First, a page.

I suppose some of the differences; definitely the technology of travel and communication has changed. So, whereas we had those really lengthy voyages to New Zealand in particular, New Zealand and Australia, in the nineteenth century, you can be here now in twenty-four hours, you know, city to city basically - Auckland to London, twenty-four hours. So that would be a significant difference that is there. And that, I think, means that the propensity to be able to make multiple journeys and return, is a lot easier than it was in the past, although obviously the cost of that is still an issue, you know, to be able to do that. And I think, too, the faster, just thinking of the letters, the faster exchange of knowledge that in the past it took so many months for letters to be delivered. They would be, they would go missing, addresses may not be found, you know, in remote locations etc., so I think now with internet technology, email, telephones, that type of thing has really changed things quite dramatically.'


EACHDRAIDH-BEATHA

'S e Proifeasair air Eachdraidh Albannach is Èireannach aig Oilthigh Otago a th' ann an Angela McCarthy, far a bheil i a' teagasg chùrsaichean air Eachdraidh Albannach is in-imrich Albannach is Eireannach. 'S i an ùghdar agus an deasaiche de dh'iomadh leabhar is artaigil air imrich Albannach, nam measg 'Personal Narratives of Irish and Scottish Migration, 1921-65: For Spirit and Adventure' (2007) agus 'A Global Clan: Scottish Migrant Networks and Identities Since the Eighteenth Century' (2006).

Airson stiùireadh mu bhith a’ cleachdadh ìomhaighean agus susbaint eile, faicibh duilleag ‘Na Cumhaichean air Fad.’
’S e companaidh cuibhrichte fo bharantas clàraichte ann an Alba Àir. SC407011 agus carthannas clàraichte Albannach Àir. SC042593 a th’ ann an High Life na Gàidhealtachd.
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Dè na rudan a tha coltach/eadar-dhealaichte eadar eòlas an eilthirich an-diugh agus tràth san 19mh linn? - Angela McCarthy

INBHIR NIS: Inbhir Nis 's Am Bànath

2000an

co-labhairtean; eilthireachd; claistinneach

Am Baile

Scotland's Global Impact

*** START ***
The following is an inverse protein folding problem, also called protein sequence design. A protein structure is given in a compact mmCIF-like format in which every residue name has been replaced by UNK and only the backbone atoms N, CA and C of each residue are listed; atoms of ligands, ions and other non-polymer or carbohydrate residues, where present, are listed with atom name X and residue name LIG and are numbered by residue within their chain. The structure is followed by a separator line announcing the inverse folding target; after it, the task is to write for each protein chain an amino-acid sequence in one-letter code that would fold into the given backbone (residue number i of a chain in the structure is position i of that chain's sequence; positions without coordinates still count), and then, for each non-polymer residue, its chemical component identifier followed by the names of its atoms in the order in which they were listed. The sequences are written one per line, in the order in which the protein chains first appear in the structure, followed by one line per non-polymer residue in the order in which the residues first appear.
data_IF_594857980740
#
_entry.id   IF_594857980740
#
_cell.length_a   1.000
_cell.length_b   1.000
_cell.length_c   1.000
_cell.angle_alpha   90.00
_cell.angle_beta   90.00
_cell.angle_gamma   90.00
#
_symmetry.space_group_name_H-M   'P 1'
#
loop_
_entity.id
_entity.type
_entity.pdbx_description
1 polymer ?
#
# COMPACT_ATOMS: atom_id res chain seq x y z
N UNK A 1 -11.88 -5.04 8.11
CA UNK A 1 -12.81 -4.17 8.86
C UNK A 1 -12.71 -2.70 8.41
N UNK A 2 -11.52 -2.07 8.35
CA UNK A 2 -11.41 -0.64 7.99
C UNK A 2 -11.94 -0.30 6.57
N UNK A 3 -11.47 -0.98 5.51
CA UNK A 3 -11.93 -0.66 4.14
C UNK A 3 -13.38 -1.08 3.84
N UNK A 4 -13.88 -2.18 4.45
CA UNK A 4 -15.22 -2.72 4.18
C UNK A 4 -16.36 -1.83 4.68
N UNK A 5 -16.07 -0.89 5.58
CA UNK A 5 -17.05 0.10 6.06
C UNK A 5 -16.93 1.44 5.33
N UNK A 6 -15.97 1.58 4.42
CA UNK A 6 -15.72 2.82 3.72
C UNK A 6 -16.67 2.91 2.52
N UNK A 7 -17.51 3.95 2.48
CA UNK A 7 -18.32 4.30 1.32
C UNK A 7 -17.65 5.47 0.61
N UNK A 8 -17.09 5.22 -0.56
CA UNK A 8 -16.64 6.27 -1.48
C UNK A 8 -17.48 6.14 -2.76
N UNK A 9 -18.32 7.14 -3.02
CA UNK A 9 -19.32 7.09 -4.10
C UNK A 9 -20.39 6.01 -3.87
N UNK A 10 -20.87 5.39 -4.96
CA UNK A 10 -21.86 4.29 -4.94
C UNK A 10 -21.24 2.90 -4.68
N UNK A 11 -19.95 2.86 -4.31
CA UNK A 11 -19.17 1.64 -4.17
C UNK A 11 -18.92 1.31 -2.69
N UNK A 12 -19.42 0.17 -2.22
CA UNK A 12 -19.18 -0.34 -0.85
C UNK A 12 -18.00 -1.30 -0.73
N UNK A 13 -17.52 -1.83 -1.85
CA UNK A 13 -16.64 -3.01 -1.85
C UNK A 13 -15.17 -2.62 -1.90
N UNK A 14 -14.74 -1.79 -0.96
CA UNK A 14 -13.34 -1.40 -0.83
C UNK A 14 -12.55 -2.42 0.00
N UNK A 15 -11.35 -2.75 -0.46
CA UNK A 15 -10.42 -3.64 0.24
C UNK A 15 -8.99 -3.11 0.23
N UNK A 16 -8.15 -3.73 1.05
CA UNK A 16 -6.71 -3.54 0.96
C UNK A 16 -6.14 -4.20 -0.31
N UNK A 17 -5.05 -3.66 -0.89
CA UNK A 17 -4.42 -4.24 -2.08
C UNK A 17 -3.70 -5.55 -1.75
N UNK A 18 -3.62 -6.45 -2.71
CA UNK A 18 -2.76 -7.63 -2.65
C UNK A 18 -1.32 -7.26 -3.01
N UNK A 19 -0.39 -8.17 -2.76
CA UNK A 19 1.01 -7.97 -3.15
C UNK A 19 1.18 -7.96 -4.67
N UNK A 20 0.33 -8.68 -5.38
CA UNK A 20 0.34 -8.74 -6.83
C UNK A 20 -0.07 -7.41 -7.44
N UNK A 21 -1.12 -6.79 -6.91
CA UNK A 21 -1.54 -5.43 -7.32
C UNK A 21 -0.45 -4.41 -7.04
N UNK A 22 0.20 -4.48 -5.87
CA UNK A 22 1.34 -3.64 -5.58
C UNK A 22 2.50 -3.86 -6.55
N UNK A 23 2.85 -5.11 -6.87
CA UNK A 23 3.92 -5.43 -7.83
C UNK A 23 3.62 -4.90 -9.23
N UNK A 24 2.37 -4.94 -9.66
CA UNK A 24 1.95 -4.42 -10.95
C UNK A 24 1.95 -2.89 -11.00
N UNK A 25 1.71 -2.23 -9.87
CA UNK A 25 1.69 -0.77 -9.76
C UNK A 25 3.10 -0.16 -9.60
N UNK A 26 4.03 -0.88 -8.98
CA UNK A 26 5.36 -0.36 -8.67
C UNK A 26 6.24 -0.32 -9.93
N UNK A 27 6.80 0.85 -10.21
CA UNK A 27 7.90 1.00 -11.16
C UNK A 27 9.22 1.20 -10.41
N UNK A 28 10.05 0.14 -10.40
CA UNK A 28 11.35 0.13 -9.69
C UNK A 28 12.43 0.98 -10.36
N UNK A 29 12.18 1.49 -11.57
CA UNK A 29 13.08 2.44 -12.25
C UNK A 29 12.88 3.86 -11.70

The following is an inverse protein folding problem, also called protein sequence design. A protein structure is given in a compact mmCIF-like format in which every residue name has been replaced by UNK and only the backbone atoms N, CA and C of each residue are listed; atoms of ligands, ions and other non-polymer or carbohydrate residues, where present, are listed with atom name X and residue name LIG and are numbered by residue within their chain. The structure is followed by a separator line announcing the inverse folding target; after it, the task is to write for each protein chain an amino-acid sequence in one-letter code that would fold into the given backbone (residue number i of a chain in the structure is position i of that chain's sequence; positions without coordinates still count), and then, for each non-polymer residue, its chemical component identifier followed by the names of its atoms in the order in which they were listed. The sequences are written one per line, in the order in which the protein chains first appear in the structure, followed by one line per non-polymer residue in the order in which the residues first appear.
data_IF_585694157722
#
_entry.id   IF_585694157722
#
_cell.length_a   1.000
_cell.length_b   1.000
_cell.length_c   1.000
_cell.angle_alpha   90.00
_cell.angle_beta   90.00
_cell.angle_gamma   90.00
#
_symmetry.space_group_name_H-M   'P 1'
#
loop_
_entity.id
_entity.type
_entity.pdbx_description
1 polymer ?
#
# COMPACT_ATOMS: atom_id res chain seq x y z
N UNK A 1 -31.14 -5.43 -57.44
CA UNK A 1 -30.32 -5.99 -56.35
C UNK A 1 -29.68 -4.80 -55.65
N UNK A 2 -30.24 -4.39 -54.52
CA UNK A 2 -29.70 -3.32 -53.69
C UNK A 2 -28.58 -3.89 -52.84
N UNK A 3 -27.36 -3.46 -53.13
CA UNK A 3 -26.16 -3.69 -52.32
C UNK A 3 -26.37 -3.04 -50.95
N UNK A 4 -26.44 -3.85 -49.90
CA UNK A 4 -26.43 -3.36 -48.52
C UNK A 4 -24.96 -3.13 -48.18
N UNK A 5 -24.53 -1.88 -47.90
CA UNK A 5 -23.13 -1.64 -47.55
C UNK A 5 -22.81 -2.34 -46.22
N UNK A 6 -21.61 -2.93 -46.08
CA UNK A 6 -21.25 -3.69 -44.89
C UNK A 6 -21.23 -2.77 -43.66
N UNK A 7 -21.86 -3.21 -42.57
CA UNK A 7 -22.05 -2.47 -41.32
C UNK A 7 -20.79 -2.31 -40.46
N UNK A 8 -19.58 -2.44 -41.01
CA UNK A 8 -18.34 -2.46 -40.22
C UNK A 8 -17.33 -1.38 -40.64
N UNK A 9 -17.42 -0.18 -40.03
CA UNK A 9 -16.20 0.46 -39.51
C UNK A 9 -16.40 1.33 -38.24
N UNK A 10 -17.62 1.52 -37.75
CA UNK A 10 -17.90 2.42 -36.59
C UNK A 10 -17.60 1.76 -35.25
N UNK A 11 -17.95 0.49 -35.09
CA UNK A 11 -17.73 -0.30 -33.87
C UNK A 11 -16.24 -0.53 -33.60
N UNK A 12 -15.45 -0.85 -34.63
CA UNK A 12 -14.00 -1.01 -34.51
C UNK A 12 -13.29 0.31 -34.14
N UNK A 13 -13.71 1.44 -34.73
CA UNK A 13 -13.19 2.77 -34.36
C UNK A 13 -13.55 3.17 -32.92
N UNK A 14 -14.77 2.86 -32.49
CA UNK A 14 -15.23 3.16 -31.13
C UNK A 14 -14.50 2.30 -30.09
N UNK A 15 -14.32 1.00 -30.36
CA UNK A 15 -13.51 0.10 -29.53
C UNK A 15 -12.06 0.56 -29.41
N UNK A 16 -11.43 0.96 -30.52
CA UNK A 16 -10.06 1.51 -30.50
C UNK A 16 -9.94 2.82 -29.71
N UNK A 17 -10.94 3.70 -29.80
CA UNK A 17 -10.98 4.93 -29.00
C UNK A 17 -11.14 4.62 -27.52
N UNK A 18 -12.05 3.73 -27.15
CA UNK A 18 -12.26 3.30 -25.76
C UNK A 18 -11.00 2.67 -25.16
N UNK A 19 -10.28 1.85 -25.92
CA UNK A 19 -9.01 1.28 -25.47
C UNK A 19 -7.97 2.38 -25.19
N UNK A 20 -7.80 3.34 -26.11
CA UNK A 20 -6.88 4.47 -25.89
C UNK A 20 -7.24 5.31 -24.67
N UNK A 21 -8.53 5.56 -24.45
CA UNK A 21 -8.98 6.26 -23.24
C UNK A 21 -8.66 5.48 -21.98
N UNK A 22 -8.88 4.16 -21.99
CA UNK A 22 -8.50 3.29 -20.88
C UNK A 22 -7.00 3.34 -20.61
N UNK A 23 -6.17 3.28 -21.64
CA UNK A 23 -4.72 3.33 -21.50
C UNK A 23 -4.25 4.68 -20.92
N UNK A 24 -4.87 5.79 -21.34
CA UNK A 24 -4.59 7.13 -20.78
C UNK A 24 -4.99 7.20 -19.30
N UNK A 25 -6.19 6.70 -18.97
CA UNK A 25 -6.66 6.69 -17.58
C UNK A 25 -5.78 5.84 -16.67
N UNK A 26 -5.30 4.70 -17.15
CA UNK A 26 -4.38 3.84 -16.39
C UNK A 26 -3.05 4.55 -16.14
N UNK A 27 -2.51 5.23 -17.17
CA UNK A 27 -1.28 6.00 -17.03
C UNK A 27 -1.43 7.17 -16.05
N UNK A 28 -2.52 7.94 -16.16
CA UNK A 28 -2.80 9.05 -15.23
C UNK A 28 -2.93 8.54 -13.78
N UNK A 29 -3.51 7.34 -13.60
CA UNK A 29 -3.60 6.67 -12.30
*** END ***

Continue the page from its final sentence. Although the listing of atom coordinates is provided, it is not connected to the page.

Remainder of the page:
Mar phàirt de Thilleadh Dhachaigh 2009, chaidh co-labhairt eadar-nàiseanta trì latha - Buaidh Chruinneil na h-Alba - a chumail ann an Taigh-chluiche Eden Court, Inbhir Nis, bho 22-24 Dàmhair. Thàinig sgoilearan, eachdraichean is eòlaichean eile còmhla gus deasbaireachd fhallain a bhrosnachadh mu eachdraidh imrich agus a' bhuaidh a bha aig muinntir na h-Alba thall-thairis. <br /> <br /> Rinn Am Baile agallamhan le grunn luchd-labhairt rè na co-labhairt. San earrainn chlaistinnich seo, tha an Proifeasair Angela McCarthy a' freagairt na ceiste:<br /> <br /> "Am b'urrainn dhut innse dè na rudan a tha coltach/eadar-dhealaichte eadar eòlas an eilthirich an-diugh agus, can, tràth san 19mh linn?"<br /> <br /> 'Possibly some of similarities that migrants - probably a mixture - some who are quite well-informed about the potential destinations that are there for them, if we're thinking of migrants who have a degree of choice in moving - so, some would have, obviously, quite a bit of knowledge; some may be less well informed, and I think we get that probably in both, both centuries. I think the networks of family and friends that exist abroad are still important, and, to a degree, influential today, as it was back in the nineteenth century. Definitely that came through for the letters of Irish migrants that I looked at; that these family contacts were really important in the nineteenth century. And then looking at the project on twentieth-century Scottish and Irish migration - again those sort of networks were really influential in determining where migrants went to and what they knew about a potential destination, and encouraging their movement. And I think too if we look at the types of material like personal letters, a lot of the same themes come through for the nineteenth century experience as well as the twentieth century. And I was quite struck by this from a sequence of letters from Lorna Carter who was a Scots woman who went to New Zealand in the 1950s, and she wrote home a huge series of letters that she gave to me, and in one of the letters towards the end of her, you know, series, she said that she was given, or had the chance to look at, a nineteenth-century sequence of letters, and she actually refers in her correspondence to how many of the same themes actually, you know, preoccupied nineteenth-century migrants as much as herself. So, you know, the climate, the lifestyle, the housing, occupations - those types of issues, you know, that come, come through.<br /> <br /> And probably another similarity would be the prejudice that some migrant groups, I think, experience today as well as in the past. And, you know, that comes up particularly in New Zealand where we have a very strong Asian migration there at the moment which politically actually causes some, you know, issues there. And in the past Irish migrants in New Zealand weren't quite, I suppose, discriminated against to the same degree as they were elsewhere, but there are elements of that, you know, that can be seen there as well. And also the Scots, you know, they sort of get a bit of ribbing for the typical clannishness and frugality that, you know, comes through in sources.<br /> <br /> I suppose some of the differences; definitely the technology of travel and communication has changed. So, whereas we had those really lengthy voyages to New Zealand in particular, New Zealand and Australia, in the nineteenth century, you can be here now in twenty-four hours, you know, city to city basically - Auckland to London, twenty-four hours. So that would be a significant difference that is there. And that, I think, means that the propensity to be able to make multiple journeys and return, is a lot easier than it was in the past, although obviously the cost of that is still an issue, you know, to be able to do that. And I think, too, the faster, just thinking of the letters, the faster exchange of knowledge that in the past it took so many months for letters to be delivered. They would be, they would go missing, addresses may not be found, you know, in remote locations etc., so I think now with internet technology, email, telephones, that type of thing has really changed things quite dramatically.'<br /> <br /> <br /> EACHDRAIDH-BEATHA<br /> <br /> 'S e Proifeasair air Eachdraidh Albannach is Èireannach aig Oilthigh Otago a th' ann an Angela McCarthy, far a bheil i a' teagasg chùrsaichean air Eachdraidh Albannach is in-imrich Albannach is Eireannach. 'S i an ùghdar agus an deasaiche de dh'iomadh leabhar is artaigil air imrich Albannach, nam measg 'Personal Narratives of Irish and Scottish Migration, 1921-65: For Spirit and Adventure' (2007) agus 'A Global Clan: Scottish Migrant Networks and Identities Since the Eighteenth Century' (2006).